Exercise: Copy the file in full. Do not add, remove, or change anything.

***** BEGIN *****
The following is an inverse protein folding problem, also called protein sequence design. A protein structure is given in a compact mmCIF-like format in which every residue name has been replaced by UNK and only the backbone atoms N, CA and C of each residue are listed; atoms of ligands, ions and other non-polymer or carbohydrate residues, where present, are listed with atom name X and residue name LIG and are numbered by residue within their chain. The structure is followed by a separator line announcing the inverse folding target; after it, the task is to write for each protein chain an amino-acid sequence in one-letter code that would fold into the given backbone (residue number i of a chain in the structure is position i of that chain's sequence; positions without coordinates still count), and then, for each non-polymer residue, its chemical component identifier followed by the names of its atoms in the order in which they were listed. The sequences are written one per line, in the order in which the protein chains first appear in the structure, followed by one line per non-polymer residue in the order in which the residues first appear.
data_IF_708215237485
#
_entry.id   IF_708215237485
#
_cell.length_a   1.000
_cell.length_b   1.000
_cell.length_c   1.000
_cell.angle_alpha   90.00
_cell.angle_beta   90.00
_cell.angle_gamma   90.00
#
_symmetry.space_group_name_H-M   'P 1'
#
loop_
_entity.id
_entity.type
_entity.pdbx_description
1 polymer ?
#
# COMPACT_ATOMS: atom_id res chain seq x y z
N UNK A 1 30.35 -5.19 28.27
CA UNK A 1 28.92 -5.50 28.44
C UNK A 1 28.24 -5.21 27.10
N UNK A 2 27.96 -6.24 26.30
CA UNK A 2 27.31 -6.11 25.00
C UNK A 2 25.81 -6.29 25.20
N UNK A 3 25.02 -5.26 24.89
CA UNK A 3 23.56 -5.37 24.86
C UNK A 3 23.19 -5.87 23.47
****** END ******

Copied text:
The following is an inverse protein folding problem, also called protein sequence design. A protein structure is given in a compact mmCIF-like format in which every residue name has been replaced by UNK and only the backbone atoms N, CA and C of each residue are listed; atoms of ligands, ions and other non-polymer or carbohydrate residues, where present, are listed with atom name X and residue name LIG and are numbered by residue within their chain. The structure is followed by a separator line announcing the inverse folding target; after it, the task is to write for each protein chain an amino-acid sequence in one-letter code that would fold into the given backbone (residue number i of a chain in the structure is position i of that chain's sequence; positions without coordinates still count), and then, for each non-polymer residue, its chemical component identifier followed by the names of its atoms in the order in which they were listed. The sequences are written one per line, in the order in which the protein chains first appear in the structure, followed by one line per non-polymer residue in the order in which the residues first appear.
data_IF_708215237485
#
_entry.id   IF_708215237485
#
_cell.length_a   1.000
_cell.length_b   1.000
_cell.length_c   1.000
_cell.angle_alpha   90.00
_cell.angle_beta   90.00
_cell.angle_gamma   90.00
#
_symmetry.space_group_name_H-M   'P 1'
#
loop_
_entity.id
_entity.type
_entity.pdbx_description
1 polymer ?
#
# COMPACT_ATOMS: atom_id res chain seq x y z
N UNK A 1 30.35 -5.19 28.27
CA UNK A 1 28.92 -5.50 28.44
C UNK A 1 28.24 -5.21 27.10
N UNK A 2 27.96 -6.24 26.30
CA UNK A 2 27.31 -6.11 25.00
C UNK A 2 25.81 -6.29 25.20
N UNK A 3 25.02 -5.26 24.89
CA UNK A 3 23.56 -5.37 24.86
C UNK A 3 23.19 -5.87 23.47